Children & Adolescents Clinic

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Clinical Reference Systems: Pediatric Advisor 10.0

Children's Sleep Problems: Overview

Many children have sleep problems. Examples include:

  • frequent awakening during the night
  • talking during sleep
  • difficulty falling asleep
  • waking up crying
  • feeling sleepy during the day
  • having nightmares
  • bedwetting.

Many childhood sleep problems are related to irregular sleep habits or to anxiety about going to bed and falling asleep. Sleep problems may also be symptoms of emotional difficulties. Separation anxiety is a developmental landmark for young children. For young children, bedtime is a time of separation. Some children will do all they can to prevent separation.

To help minimize these common sleep problems, a parent can develop consistent and regular sleep routines for children.

Parents often find that feeding and rocking help an infant get to sleep. However, as the child leaves infancy, parents should encourage the child to sleep without feeding and rocking. Otherwise, the child will have a hard time learning to go to sleep alone.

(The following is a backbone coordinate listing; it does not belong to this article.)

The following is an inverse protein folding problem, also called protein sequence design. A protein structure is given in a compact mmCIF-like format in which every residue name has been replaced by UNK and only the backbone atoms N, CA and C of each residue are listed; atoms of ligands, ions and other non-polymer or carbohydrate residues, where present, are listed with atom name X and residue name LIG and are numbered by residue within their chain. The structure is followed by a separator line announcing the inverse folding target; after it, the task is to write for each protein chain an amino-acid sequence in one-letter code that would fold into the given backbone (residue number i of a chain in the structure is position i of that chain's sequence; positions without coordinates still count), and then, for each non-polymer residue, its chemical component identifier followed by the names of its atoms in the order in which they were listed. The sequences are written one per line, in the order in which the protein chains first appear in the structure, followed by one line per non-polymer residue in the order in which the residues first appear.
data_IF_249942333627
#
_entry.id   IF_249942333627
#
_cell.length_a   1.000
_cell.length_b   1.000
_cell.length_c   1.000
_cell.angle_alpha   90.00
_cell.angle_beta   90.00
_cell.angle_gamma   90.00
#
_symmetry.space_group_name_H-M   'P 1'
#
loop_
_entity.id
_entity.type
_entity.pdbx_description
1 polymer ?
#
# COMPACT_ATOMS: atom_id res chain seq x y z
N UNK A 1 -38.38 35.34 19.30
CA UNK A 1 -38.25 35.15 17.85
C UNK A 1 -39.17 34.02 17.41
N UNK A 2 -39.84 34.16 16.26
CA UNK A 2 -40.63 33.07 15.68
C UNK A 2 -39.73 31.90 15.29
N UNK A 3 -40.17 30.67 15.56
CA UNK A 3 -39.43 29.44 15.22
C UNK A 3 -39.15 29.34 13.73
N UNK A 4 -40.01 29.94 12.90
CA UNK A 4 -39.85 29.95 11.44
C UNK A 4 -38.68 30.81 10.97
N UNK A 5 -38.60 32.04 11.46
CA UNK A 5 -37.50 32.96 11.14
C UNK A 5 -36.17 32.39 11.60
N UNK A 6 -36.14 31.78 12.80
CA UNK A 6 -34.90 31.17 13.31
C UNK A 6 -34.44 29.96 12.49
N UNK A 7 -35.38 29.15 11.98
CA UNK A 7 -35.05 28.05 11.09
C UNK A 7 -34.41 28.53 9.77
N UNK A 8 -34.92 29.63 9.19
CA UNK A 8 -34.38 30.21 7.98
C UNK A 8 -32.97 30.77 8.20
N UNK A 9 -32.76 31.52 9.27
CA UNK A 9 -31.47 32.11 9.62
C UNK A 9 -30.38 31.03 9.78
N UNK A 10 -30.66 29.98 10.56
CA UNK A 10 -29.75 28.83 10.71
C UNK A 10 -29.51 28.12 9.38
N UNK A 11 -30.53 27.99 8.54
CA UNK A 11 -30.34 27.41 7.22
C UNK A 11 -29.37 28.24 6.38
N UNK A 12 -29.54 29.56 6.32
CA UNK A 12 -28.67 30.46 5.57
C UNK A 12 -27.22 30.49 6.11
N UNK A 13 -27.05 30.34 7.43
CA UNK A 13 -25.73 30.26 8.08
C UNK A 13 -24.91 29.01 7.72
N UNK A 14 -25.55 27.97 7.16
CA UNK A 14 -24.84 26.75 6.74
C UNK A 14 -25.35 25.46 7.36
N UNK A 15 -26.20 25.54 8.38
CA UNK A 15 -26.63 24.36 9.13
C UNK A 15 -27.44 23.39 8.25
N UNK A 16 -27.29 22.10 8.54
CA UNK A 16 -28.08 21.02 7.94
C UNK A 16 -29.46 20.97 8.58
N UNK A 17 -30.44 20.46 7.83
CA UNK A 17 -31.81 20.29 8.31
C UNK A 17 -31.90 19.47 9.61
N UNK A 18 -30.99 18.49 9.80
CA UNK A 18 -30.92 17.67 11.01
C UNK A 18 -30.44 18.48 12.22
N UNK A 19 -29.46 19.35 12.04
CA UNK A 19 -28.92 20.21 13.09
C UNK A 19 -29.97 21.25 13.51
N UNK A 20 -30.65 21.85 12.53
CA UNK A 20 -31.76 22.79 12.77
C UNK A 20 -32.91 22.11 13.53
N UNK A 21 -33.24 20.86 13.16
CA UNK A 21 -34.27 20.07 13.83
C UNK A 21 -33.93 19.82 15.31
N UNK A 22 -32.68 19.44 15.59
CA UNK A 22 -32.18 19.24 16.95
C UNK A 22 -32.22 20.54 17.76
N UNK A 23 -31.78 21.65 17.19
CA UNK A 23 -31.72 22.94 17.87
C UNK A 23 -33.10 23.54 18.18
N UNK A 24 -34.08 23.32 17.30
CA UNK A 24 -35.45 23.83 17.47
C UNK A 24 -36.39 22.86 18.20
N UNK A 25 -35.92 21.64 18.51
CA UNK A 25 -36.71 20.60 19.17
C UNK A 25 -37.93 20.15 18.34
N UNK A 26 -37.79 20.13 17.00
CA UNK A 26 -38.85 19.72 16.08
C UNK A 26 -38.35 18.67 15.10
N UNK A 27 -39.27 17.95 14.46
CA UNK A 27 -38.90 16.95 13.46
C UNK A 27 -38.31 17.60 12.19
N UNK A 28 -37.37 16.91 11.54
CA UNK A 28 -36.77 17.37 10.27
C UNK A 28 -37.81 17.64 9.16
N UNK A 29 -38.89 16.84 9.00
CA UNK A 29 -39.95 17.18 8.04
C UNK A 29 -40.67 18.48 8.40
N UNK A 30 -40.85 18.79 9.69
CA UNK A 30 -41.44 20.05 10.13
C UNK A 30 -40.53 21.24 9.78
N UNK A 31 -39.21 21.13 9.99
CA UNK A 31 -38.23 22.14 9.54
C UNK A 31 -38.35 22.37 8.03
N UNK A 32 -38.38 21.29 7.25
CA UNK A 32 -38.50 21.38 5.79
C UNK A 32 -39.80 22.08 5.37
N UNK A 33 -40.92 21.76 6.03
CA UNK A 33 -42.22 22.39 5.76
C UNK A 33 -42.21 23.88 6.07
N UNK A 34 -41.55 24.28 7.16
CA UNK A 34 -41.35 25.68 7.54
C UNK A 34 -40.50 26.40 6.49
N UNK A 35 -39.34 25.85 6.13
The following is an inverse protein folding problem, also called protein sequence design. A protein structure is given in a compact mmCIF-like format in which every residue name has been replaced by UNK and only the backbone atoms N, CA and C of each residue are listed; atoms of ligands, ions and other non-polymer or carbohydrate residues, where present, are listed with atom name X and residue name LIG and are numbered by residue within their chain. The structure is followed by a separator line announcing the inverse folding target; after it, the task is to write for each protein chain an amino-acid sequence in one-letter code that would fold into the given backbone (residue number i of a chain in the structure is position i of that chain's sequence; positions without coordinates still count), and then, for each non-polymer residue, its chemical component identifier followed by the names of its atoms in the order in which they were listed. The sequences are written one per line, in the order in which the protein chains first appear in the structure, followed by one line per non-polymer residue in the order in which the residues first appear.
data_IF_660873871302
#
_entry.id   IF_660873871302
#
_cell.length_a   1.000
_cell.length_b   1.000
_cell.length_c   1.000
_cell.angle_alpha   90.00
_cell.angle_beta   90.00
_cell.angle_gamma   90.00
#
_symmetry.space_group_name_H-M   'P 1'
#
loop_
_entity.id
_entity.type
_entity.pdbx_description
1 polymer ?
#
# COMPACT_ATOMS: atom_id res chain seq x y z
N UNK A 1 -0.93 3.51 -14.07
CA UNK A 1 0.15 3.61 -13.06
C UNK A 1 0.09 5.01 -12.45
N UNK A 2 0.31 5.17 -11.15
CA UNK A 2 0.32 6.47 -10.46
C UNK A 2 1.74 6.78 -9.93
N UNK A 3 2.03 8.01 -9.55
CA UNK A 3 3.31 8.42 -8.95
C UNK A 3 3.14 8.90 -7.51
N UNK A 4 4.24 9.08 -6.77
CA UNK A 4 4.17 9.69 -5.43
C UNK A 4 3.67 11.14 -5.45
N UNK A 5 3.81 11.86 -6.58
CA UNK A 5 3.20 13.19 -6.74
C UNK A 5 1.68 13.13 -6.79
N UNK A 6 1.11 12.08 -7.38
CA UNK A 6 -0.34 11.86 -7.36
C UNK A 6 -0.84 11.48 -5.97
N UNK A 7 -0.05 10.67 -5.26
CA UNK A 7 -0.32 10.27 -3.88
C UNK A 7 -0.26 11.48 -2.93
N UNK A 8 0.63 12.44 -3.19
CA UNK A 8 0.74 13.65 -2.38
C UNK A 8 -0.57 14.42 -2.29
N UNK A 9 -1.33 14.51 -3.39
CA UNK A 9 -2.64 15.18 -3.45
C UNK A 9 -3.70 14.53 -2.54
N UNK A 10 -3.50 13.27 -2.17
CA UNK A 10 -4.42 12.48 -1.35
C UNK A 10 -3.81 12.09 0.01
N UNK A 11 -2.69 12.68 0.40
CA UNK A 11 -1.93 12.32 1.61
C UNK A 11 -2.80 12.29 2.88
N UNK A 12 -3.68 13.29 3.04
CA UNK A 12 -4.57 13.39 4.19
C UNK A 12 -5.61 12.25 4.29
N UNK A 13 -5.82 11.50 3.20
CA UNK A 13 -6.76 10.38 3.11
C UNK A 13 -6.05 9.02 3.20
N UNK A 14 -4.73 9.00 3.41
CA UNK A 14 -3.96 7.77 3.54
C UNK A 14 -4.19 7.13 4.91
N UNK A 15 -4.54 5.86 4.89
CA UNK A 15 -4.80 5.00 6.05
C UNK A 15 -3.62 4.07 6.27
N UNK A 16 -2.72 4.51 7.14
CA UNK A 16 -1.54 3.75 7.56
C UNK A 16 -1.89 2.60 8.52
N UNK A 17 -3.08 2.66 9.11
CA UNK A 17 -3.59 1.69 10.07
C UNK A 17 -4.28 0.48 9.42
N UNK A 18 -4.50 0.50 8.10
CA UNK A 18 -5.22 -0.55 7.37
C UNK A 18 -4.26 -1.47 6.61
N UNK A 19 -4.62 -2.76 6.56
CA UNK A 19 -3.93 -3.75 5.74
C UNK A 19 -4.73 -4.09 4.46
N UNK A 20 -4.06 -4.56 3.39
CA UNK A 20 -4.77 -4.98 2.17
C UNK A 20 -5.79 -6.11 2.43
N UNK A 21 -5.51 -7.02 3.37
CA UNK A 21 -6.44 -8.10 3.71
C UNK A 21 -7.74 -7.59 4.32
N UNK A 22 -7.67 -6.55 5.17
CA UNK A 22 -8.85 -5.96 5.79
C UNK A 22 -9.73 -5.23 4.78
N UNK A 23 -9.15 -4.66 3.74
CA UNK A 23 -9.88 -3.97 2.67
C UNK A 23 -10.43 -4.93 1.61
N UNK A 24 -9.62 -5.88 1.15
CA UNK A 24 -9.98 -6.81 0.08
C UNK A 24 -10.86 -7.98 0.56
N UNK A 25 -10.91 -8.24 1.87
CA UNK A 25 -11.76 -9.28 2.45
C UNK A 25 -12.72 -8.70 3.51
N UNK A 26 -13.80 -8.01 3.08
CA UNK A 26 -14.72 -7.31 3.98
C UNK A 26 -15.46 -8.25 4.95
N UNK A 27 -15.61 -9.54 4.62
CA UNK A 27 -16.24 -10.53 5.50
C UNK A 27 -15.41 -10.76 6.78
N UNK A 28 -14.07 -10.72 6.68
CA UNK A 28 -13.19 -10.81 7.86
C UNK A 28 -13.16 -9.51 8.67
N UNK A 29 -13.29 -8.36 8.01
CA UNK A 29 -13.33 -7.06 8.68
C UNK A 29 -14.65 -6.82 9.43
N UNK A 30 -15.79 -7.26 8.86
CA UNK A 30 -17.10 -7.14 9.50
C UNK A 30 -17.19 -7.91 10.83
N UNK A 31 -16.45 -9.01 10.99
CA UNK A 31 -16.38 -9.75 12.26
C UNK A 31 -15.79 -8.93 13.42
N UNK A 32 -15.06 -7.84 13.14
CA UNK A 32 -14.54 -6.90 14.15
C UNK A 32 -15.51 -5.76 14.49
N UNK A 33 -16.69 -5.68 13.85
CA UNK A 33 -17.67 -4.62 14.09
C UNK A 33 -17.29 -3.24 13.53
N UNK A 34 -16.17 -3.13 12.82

Nightmares are relatively common. The child remembers nightmares, which usually involve major threats to the child's well-being. Nightmares affect girls more often than boys. For some children, nightmares are serious and frequent.

Sleep terrors, sleepwalking, and sleep talking constitute a relatively rare group of sleep disorders called parasomnias.

Sleep terrors, also called night terrors, are different from nightmares. The child with sleep terrors will scream uncontrollably and appear to be awake but is confused and can't communicate. Sleep terrors usually occur between ages 4 and 12.

Children who sleepwalk may appear to be awake as they move around but are actually asleep and in danger of hurting themselves. Sleepwalking usually occurs between ages 6 and 12. Both sleep terrors and sleepwalking run in families and affect boys more often than girls.

Most often, children with parasomnias have single or occasional episodes of these disorders. However, when episodes occur several times a night, or nightly for weeks at a time, or when they interfere with a child's daytime behavior, treatment by an expert such as a child and adolescent psychiatrist may be necessary. A range of treatments is available.

Fortunately, as they mature, children usually get over common sleep problems as well as the more serious sleep disorders. However, parents with urgent concerns should contact their child's physician.

Developed by the American Academy of Child & Adolescent Psychiatry.
Copyright 1999 Clinical Reference Systems